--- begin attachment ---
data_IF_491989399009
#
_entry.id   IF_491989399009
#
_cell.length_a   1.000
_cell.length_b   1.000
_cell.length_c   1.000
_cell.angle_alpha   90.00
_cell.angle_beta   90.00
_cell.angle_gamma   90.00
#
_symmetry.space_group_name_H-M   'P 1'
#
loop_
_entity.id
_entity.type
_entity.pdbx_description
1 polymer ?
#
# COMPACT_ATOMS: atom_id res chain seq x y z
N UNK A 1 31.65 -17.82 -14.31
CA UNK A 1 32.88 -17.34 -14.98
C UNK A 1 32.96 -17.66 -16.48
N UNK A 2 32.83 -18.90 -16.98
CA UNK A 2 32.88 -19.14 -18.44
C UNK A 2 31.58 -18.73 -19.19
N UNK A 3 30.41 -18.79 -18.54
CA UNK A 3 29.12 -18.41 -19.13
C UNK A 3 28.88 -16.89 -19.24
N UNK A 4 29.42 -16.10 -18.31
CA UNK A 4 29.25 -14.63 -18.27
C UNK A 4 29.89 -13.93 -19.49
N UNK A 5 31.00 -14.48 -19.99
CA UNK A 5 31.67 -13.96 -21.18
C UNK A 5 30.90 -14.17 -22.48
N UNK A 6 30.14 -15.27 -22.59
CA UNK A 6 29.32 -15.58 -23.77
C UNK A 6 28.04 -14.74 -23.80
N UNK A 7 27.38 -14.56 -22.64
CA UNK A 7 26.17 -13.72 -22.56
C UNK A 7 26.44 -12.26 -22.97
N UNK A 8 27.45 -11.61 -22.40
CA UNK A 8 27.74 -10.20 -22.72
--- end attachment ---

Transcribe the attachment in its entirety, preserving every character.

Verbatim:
data_IF_491989399009
#
_entry.id   IF_491989399009
#
_cell.length_a   1.000
_cell.length_b   1.000
_cell.length_c   1.000
_cell.angle_alpha   90.00
_cell.angle_beta   90.00
_cell.angle_gamma   90.00
#
_symmetry.space_group_name_H-M   'P 1'
#
loop_
_entity.id
_entity.type
_entity.pdbx_description
1 polymer ?
#
# COMPACT_ATOMS: atom_id res chain seq x y z
N UNK A 1 31.65 -17.82 -14.31
CA UNK A 1 32.88 -17.34 -14.98
C UNK A 1 32.96 -17.66 -16.48
N UNK A 2 32.83 -18.90 -16.98
CA UNK A 2 32.88 -19.14 -18.44
C UNK A 2 31.58 -18.73 -19.19
N UNK A 3 30.41 -18.79 -18.54
CA UNK A 3 29.12 -18.41 -19.13
C UNK A 3 28.88 -16.89 -19.24
N UNK A 4 29.42 -16.10 -18.31
CA UNK A 4 29.25 -14.63 -18.27
C UNK A 4 29.89 -13.93 -19.49
N UNK A 5 31.00 -14.48 -19.99
CA UNK A 5 31.67 -13.96 -21.18
C UNK A 5 30.90 -14.17 -22.48
N UNK A 6 30.14 -15.27 -22.59
CA UNK A 6 29.32 -15.58 -23.77
C UNK A 6 28.04 -14.74 -23.80
N UNK A 7 27.38 -14.56 -22.64
CA UNK A 7 26.17 -13.72 -22.56
C UNK A 7 26.44 -12.26 -22.97
N UNK A 8 27.45 -11.61 -22.40
CA UNK A 8 27.74 -10.20 -22.72